Pastoral Care and Support
Good pastoral care is of prime importance. In order for each child to fulfil their potential both academically and socially, the environment in which they operate has to be conducive to this. Students must feel happy and engaged at school, but equally must be disciplined and well-mannered. If a child is to thrive at school, they must be happy and feel valued in their environment.
Day houses and boarding houses allow our pupils to have a true sense of belonging in the Senior School. These vibrant and sociable spaces enable pupils to work and play under the supervision of a dedicated pastoral team. Housemaster and Housemistress are supported by a team of tutors who are mindful of pupils' individual welfare on a daily basis.
The boarding houses and two day houses allow for inter-house competition, excellent communication and continuity of care. The Housemasters and Mistresses are all academic teachers who develop positive relationships with pupils, parents and staff. Day pupils have a physical house to use during the day and the houses are focal point for school life, offering opportunities for leadership and service, in a safe and caring environment, within a well-managed and structured vertical system.
Our small size is a real strength. Every individual is known, understood and appreciated; our pupils are never treated as statistics. We pride ourselves on providing excellent pastoral care. Relationships among the pupils and between pupils and staff are excellent. Our aim is to provide a relaxed and informal atmosphere, with a healthy respect for authority.
A sense of well-being and belonging underpins all progress in the Senior School and we devote time and attention to ensuring that pupils develop the confidence and sense of worth they need to flourish. Where necessary, we provide support to pupils as they steer the tricky waters of teenage life: whether with making or sustaining friendships, making good choices or managing workload, a listening ear and practical advice are always available.
We are committed to working in partnership with our families to ensure the best possible progress for our students in every area of their development. Tutors keep in regular contact with parents about any issues affecting behaviour, progress or welfare. Parents are encouraged to communicate promptly with the school when concerns arise and to keep us informed of any matters that may affect a pupil's behaviour, work or well-being.
Abbotsholme School aims to provide a ‘whole person’ approach to education. The school believes we should give pupils a good start. Consequently there is a whole school approach to specific learning differences. Pupils are fully integrated into everyday life and lessons. Staff are aware of their needs and difficulties and make appropriate allowances. The specialist department provides help on a small group basis to any pupil who has special educational needs. The aim is to assist the pupil, whether dyslexic, dyscalculic, dyspraxic or with other specific learning differences to realise his/her full potential.
Within the department there is a strong focus on literacy as this underpins learning in all subjects. Teaching strategies encompass a highly structured, sequential, multi-sensory programme by trained specialists utilising a well-resourced area.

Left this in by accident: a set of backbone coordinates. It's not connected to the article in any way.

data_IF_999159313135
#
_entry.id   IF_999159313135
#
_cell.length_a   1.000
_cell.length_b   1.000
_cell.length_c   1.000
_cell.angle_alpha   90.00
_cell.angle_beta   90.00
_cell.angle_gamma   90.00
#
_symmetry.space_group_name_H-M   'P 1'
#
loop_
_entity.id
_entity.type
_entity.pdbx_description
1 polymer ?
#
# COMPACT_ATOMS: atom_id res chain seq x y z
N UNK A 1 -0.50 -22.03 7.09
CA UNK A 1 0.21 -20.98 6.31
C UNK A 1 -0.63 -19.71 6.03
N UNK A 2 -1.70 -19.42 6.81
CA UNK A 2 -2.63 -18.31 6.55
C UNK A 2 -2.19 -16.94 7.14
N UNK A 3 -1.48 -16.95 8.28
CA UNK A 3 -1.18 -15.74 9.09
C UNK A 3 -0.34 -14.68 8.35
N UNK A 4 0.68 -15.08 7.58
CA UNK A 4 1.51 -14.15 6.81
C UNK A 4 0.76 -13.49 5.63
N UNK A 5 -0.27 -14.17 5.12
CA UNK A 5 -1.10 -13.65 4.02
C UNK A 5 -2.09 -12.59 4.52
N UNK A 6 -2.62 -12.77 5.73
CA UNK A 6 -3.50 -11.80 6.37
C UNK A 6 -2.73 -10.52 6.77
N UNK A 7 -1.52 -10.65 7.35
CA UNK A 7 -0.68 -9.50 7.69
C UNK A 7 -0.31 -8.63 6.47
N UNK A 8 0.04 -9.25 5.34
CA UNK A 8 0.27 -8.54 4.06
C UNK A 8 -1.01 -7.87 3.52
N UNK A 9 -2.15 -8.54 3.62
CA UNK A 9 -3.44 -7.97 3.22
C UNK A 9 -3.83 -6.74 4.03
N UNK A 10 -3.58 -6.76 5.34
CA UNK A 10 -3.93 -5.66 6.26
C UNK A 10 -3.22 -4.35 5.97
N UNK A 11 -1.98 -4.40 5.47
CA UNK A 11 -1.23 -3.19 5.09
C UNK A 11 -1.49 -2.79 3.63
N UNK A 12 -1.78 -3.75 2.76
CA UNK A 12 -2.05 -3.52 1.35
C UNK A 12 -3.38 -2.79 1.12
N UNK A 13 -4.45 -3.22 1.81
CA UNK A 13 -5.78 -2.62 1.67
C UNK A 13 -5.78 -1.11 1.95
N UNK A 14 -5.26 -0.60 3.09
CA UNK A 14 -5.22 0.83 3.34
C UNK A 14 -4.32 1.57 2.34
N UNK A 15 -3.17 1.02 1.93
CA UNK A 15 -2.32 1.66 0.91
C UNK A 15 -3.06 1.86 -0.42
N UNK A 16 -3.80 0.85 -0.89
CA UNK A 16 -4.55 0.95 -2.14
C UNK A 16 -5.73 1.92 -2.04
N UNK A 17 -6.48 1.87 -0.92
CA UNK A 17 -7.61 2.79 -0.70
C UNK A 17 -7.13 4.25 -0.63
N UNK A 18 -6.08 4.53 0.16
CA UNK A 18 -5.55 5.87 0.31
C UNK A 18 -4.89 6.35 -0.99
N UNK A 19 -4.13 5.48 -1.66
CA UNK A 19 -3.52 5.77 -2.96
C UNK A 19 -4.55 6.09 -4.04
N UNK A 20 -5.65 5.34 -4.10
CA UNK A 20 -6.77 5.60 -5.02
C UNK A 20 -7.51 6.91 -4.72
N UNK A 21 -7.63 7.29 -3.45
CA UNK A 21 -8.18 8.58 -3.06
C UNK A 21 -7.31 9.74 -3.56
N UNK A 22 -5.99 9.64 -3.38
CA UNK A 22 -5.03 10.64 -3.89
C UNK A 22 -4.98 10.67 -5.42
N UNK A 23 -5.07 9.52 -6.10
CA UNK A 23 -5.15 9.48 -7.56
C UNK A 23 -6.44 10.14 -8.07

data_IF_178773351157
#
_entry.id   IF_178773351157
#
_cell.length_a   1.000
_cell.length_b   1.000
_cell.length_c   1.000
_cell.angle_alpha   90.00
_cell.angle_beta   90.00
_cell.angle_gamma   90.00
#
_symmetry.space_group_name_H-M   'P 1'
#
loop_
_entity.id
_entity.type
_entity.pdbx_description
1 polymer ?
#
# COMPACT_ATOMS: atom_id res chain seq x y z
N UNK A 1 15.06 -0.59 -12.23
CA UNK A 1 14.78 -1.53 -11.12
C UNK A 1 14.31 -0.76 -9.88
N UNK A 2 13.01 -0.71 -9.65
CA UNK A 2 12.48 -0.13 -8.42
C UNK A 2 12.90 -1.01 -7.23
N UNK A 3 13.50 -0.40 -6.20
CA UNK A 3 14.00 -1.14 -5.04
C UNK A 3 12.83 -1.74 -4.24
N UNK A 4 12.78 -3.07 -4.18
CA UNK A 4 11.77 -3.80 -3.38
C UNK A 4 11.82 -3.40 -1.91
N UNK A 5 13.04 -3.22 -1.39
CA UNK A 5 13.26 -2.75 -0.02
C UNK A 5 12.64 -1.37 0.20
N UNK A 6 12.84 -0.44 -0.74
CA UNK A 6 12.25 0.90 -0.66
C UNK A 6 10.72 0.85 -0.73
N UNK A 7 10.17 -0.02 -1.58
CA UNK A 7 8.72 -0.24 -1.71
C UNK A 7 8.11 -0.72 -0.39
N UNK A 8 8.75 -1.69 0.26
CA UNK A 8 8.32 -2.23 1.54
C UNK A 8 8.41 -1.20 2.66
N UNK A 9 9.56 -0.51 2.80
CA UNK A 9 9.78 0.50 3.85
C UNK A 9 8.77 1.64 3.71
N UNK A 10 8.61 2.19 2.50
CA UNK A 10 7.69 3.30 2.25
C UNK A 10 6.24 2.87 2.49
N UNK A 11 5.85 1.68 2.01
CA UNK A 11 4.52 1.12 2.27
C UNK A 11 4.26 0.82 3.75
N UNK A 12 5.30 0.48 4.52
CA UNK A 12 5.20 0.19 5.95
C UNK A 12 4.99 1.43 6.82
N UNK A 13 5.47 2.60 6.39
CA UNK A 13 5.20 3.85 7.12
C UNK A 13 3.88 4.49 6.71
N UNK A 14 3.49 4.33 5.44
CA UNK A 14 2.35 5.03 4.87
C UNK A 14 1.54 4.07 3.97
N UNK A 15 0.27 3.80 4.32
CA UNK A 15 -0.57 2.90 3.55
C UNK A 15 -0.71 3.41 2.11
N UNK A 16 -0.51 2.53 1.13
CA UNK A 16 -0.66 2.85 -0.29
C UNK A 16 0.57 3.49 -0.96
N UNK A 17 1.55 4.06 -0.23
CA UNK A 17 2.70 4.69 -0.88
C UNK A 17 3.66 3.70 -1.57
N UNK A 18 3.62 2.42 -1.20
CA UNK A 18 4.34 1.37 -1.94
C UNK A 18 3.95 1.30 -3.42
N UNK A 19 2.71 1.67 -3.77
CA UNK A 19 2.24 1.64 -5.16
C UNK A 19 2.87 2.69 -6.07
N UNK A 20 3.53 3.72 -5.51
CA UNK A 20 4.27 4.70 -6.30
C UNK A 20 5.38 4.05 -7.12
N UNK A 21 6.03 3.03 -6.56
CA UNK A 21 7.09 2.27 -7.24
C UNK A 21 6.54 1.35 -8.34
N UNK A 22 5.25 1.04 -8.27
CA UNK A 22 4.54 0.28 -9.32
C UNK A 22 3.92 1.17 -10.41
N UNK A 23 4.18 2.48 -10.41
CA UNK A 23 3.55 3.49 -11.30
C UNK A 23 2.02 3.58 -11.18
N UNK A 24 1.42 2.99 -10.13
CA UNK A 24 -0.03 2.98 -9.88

The specialised lessons are held in the normal school day with possible withdrawal from French and/or Spanish in KS3. Where possible the younger pupils are taught early in the day when they are most receptive. Specialised teaching in small groups allows for peer interaction, group dynamics and a small amount of competition. It also gives a group feeling and a sense of protection. Individual help is given in areas of especial difficulty, where the pupil needs to be more secure in themselves or where the help is more subject oriented.
On occasions, lessons that have been planned will be set aside in order to help with or to solve a crisis that is stopping a pupil from learning. We believe the department and its staff are a refuge in times of stress. A very important role of the department is increasing the self-confidence of the child.
The aim of the department is to develop the pupils’ skills in all areas of life, to teach the integration of skills and foster the ability to learn independently so each pupil achieves to their potential.
The aim of the structured programmes is to teach:
- The skills of literacy: language, memory and handwriting.
- The basic skills of mathematics
- The skills of organisation: personal and work, and so create strategies for independent learning and in doing so, raise self-image and belief in themselves.
By doing this we aim to encourage the pupil to think carefully and employ the above skills in all areas of life.
The ultimate objective of the department is to assist the pupils to reach their full potential. In order to succeed, each pupil needs a highly structured, multi-sensory programme specifically geared to their individual needs.
The small group teaching builds confidence by allowing the pupil to experience success as they move through the programme. It is pupil directed work and the aim is for them to learn that success comes from their own efforts and practice. Learning should be an active process. As pupils progress through the school, greater emphasis is placed on organisational skills and examination techniques.